When the school was finally begun in 1950 it was described as being: ‘……built on a 22-acre green field site at Crossgate Moor alongside the Great North Road … retaining a view of Durham Cathedral from many of the classrooms. ….There would be good facilities for physical training ‘so long yearned for by the masters and boys in the present school’ and up to date accommodation for school meals.
On the school’s 50th anniversary one of the teachers wrote in the school newspaper, The Johnstonian, that; “Lest we seem ungrateful to our founder, let us here salute his memory, and pay grateful tribute to all those who helped establish the traditions of the school within the walls of the 50 year old building which we have now outgrown. The safe transplanting of those in new ground will be our privilege and duty when we occupy the new school.”
There were 34 boys in the sixth form when the new school opened and Headmaster Storey’s hope was fulfilled: ‘Now is the winter of our discontent made glorious summer! Long years of hopes deferred, makeshifts and overcrowding have made of the proposed new school an elusive will o’the wisp, subject for cynical jest, yet the gleam was pursued and at last shines clearly before us, beacon of the promised land! Moreover, the name of our founder will be retained in the title of ‘The Johnston Grammar Technical School’.
Durham Johnston school now is very different. The Durham Johnston community as it is now was put together after 1979 when grammar schools in County Durham were abolished. The Modern Schools in Brandon and Whinney Hill closed, followed by Lansdowne School in Bowburn. Durham Johnston Comprehensive School worked as a split-site school for 30 years with years 7 and 8 at Whinney Hill and years 9 to upper sixth in the Grammar School buildings. (The old annex buildings were bought in 1968 when the Cottage Homes Orphanage closed and was fitted out as a sixth form centre which opened in 1969, the year that girls returned to Johnston).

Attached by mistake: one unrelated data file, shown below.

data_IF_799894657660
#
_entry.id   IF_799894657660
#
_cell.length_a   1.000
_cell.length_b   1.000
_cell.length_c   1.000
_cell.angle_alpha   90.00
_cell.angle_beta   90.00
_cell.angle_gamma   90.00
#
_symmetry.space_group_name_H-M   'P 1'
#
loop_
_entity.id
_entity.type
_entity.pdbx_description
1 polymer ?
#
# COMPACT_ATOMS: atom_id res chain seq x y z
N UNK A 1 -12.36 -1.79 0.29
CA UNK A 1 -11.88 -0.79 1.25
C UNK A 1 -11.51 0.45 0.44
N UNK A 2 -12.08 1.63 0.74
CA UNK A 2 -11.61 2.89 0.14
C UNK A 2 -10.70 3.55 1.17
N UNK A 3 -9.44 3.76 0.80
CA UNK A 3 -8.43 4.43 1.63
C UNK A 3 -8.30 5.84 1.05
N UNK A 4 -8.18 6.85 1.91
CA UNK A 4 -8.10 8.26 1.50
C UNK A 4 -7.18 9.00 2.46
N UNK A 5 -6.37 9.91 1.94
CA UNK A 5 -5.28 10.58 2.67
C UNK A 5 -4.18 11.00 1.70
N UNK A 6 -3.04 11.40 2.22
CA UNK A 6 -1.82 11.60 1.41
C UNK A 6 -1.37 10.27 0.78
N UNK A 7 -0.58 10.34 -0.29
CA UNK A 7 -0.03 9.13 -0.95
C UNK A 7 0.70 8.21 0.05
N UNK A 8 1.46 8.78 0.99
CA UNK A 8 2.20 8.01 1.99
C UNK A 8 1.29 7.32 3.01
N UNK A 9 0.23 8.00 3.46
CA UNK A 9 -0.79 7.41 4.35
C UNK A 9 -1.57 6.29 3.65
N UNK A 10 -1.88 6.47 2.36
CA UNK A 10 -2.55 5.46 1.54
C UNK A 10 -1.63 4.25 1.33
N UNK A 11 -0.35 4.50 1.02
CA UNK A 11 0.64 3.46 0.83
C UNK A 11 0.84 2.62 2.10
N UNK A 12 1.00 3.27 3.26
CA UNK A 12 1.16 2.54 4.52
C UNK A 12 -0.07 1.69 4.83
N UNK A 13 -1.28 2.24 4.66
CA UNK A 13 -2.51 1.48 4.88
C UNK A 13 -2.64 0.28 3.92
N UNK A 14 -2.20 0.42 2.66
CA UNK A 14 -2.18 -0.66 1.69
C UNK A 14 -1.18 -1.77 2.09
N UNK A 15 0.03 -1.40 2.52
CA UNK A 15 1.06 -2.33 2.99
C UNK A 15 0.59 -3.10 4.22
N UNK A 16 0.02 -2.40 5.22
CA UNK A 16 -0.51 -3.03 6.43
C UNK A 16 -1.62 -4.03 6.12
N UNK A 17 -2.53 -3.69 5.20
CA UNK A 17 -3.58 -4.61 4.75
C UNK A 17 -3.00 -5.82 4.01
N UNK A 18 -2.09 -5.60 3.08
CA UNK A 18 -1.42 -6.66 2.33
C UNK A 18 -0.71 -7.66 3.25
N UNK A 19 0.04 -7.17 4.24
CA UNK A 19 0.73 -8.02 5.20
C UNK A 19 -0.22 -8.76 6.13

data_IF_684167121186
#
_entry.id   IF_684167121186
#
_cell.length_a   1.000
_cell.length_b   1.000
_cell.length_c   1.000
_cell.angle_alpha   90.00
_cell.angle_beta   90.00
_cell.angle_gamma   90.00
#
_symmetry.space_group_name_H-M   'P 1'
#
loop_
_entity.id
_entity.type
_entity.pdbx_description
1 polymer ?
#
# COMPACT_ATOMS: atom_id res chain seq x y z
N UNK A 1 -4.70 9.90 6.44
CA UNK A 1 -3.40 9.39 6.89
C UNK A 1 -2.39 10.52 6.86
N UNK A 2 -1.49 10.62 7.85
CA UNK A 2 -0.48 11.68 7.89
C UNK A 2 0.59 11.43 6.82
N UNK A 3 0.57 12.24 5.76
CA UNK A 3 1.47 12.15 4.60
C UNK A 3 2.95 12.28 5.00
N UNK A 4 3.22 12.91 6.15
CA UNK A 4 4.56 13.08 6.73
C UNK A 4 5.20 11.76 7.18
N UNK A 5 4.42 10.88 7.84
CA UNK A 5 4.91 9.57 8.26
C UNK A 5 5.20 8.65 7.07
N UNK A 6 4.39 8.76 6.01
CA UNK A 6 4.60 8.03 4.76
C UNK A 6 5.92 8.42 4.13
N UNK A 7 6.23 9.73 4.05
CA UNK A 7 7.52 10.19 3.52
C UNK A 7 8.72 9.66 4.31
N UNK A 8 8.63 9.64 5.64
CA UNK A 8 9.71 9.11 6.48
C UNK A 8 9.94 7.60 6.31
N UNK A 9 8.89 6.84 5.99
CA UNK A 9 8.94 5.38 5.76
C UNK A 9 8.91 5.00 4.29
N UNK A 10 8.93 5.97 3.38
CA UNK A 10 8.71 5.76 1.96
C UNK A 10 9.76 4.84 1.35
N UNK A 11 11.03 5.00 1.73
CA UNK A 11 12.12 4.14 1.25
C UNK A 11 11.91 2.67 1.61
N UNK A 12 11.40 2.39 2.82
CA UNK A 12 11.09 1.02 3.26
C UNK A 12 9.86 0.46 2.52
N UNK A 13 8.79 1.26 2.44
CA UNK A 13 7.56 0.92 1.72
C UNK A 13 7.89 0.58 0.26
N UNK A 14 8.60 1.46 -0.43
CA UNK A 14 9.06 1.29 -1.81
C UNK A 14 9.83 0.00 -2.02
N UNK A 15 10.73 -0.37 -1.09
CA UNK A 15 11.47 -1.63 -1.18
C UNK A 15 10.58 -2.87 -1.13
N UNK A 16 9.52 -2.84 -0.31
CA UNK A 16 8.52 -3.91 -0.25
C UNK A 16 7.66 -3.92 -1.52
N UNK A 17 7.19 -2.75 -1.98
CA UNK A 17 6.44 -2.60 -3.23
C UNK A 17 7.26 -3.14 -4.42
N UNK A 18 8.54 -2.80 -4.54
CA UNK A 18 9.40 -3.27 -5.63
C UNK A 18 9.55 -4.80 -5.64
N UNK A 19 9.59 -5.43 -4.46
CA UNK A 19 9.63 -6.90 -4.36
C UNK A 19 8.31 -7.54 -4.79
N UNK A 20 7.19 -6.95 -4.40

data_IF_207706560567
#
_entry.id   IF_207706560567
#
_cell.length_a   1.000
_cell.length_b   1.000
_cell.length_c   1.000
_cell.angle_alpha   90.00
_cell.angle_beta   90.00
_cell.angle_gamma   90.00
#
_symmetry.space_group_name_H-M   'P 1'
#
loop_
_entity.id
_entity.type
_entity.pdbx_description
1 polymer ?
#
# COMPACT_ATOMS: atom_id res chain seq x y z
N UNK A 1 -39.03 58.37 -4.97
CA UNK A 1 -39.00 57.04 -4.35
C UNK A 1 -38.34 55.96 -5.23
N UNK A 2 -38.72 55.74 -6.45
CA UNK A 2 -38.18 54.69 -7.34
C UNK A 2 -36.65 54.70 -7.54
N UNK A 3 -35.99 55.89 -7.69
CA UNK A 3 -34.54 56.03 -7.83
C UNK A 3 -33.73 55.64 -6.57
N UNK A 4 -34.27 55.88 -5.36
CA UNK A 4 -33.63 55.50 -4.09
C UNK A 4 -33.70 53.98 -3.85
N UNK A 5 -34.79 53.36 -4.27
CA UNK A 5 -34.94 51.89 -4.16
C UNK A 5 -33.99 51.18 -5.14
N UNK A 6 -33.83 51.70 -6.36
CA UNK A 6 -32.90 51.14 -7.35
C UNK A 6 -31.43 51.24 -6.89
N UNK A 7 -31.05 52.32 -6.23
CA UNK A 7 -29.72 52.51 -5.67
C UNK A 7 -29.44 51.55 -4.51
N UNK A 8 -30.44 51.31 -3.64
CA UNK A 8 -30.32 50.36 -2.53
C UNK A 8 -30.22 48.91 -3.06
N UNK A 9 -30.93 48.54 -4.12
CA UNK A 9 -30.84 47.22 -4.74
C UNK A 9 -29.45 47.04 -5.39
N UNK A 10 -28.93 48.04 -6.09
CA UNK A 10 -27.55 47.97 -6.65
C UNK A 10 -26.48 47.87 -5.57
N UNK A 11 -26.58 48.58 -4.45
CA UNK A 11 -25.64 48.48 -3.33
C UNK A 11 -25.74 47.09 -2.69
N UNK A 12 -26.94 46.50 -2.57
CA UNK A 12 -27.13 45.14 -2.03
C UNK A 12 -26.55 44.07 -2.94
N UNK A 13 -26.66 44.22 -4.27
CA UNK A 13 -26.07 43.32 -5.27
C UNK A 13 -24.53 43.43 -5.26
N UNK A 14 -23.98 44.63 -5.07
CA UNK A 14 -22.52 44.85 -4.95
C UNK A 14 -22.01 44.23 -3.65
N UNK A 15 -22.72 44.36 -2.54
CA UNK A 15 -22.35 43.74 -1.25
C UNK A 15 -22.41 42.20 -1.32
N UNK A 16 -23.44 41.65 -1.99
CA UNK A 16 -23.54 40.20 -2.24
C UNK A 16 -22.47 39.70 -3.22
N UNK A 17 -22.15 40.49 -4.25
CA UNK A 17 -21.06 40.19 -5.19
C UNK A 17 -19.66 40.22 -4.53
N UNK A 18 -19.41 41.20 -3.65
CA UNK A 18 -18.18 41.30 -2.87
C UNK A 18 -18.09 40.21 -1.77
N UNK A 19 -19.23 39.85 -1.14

In 1982, Durham County Council proposed to close the sixth form of the school, and those of Framwellgate Moor and Gilesgate, and create a sixth form college on the site Wearside site of Gilesgate school. Sir Keith Joseph rejected the proposal on the grounds that it would have been too disruptive and costly. Successive years and governments brought planning blight and hopes deferred once again until the school buildings reached an advances state of dilapidation. However, after the efforts of Headteacher Richard Bloodworth (1999–2004) and Chair of Governors Roberta Blackman-Woods (now MP for the City of Durham) it was rebuilt between 2006-9.
Carolyn Roberts, Headteacher between 2005 and 2014, told the first students in the new building in 2009 that; ‘You’ve never known anything other than crumbling and overcrowded buildings and it shows what a strong school we are that we’ve built up such a good community despite being inconvenienced and windblown. You’ve put up with not being able to find teachers and being cold for most of the year, except when you’re too hot. You’ve been educated in buildings which look as though no one cares about us but you’ve worked hard and done your best. That part of our history ends here. This £25m building bring us all together and, still on the Great North Road, shows the world that we are a historic, stable and successful school. We have the building we need to open a new chapter in our distinguished history.’
Gordon Brown's Labour Cabinet held a meeting and public consultation in February 2010 and praised the school for its commitment to academic excellence, social justice and global future. It was the first cabinet meeting in the North East, and the first in a school. In 2011 the film ‘Song For Marion’ starring Vanessa Redgrave and Terence was partially filmed at the school.